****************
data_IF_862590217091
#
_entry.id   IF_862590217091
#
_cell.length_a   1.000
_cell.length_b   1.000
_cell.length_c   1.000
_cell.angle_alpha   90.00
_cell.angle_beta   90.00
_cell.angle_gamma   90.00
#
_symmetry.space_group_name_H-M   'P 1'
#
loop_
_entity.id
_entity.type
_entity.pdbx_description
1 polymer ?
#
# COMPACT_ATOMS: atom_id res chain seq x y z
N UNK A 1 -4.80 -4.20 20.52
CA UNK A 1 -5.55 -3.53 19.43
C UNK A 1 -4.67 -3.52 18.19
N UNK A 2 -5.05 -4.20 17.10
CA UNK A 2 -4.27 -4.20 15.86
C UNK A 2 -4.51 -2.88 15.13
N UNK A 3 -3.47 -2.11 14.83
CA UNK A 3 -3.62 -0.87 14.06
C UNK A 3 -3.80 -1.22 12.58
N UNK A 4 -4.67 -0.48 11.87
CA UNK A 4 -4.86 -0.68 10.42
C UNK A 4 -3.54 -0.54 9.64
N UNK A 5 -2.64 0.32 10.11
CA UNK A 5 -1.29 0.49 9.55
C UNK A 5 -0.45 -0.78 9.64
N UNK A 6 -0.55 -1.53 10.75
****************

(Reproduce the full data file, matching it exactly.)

data_IF_862590217091
#
_entry.id   IF_862590217091
#
_cell.length_a   1.000
_cell.length_b   1.000
_cell.length_c   1.000
_cell.angle_alpha   90.00
_cell.angle_beta   90.00
_cell.angle_gamma   90.00
#
_symmetry.space_group_name_H-M   'P 1'
#
loop_
_entity.id
_entity.type
_entity.pdbx_description
1 polymer ?
#
# COMPACT_ATOMS: atom_id res chain seq x y z
N UNK A 1 -4.80 -4.20 20.52
CA UNK A 1 -5.55 -3.53 19.43
C UNK A 1 -4.67 -3.52 18.19
N UNK A 2 -5.05 -4.20 17.10
CA UNK A 2 -4.27 -4.20 15.86
C UNK A 2 -4.51 -2.88 15.13
N UNK A 3 -3.47 -2.11 14.83
CA UNK A 3 -3.62 -0.87 14.06
C UNK A 3 -3.80 -1.22 12.58
N UNK A 4 -4.67 -0.48 11.87
CA UNK A 4 -4.86 -0.68 10.42
C UNK A 4 -3.54 -0.54 9.64
N UNK A 5 -2.64 0.32 10.11
CA UNK A 5 -1.29 0.49 9.55
C UNK A 5 -0.45 -0.78 9.64
N UNK A 6 -0.55 -1.53 10.75